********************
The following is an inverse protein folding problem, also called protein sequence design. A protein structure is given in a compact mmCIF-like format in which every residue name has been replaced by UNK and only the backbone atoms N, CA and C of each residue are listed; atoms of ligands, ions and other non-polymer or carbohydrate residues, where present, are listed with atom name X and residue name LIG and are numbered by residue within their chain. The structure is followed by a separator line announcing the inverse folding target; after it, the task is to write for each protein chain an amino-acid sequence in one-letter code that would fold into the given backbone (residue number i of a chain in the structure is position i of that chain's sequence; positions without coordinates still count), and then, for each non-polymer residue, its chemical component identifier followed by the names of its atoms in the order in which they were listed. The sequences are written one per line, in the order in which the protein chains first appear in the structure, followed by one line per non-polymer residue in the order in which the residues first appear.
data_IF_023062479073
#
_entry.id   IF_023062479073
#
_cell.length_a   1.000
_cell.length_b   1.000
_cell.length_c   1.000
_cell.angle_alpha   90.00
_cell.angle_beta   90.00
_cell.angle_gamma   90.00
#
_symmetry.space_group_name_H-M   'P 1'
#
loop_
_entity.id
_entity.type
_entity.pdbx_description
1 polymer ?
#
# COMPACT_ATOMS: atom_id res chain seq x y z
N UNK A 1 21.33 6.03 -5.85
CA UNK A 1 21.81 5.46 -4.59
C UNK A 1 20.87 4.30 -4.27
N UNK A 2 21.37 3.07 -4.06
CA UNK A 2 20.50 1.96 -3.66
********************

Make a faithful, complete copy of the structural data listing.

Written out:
The following is an inverse protein folding problem, also called protein sequence design. A protein structure is given in a compact mmCIF-like format in which every residue name has been replaced by UNK and only the backbone atoms N, CA and C of each residue are listed; atoms of ligands, ions and other non-polymer or carbohydrate residues, where present, are listed with atom name X and residue name LIG and are numbered by residue within their chain. The structure is followed by a separator line announcing the inverse folding target; after it, the task is to write for each protein chain an amino-acid sequence in one-letter code that would fold into the given backbone (residue number i of a chain in the structure is position i of that chain's sequence; positions without coordinates still count), and then, for each non-polymer residue, its chemical component identifier followed by the names of its atoms in the order in which they were listed. The sequences are written one per line, in the order in which the protein chains first appear in the structure, followed by one line per non-polymer residue in the order in which the residues first appear.
data_IF_023062479073
#
_entry.id   IF_023062479073
#
_cell.length_a   1.000
_cell.length_b   1.000
_cell.length_c   1.000
_cell.angle_alpha   90.00
_cell.angle_beta   90.00
_cell.angle_gamma   90.00
#
_symmetry.space_group_name_H-M   'P 1'
#
loop_
_entity.id
_entity.type
_entity.pdbx_description
1 polymer ?
#
# COMPACT_ATOMS: atom_id res chain seq x y z
N UNK A 1 21.33 6.03 -5.85
CA UNK A 1 21.81 5.46 -4.59
C UNK A 1 20.87 4.30 -4.27
N UNK A 2 21.37 3.07 -4.06
CA UNK A 2 20.50 1.96 -3.66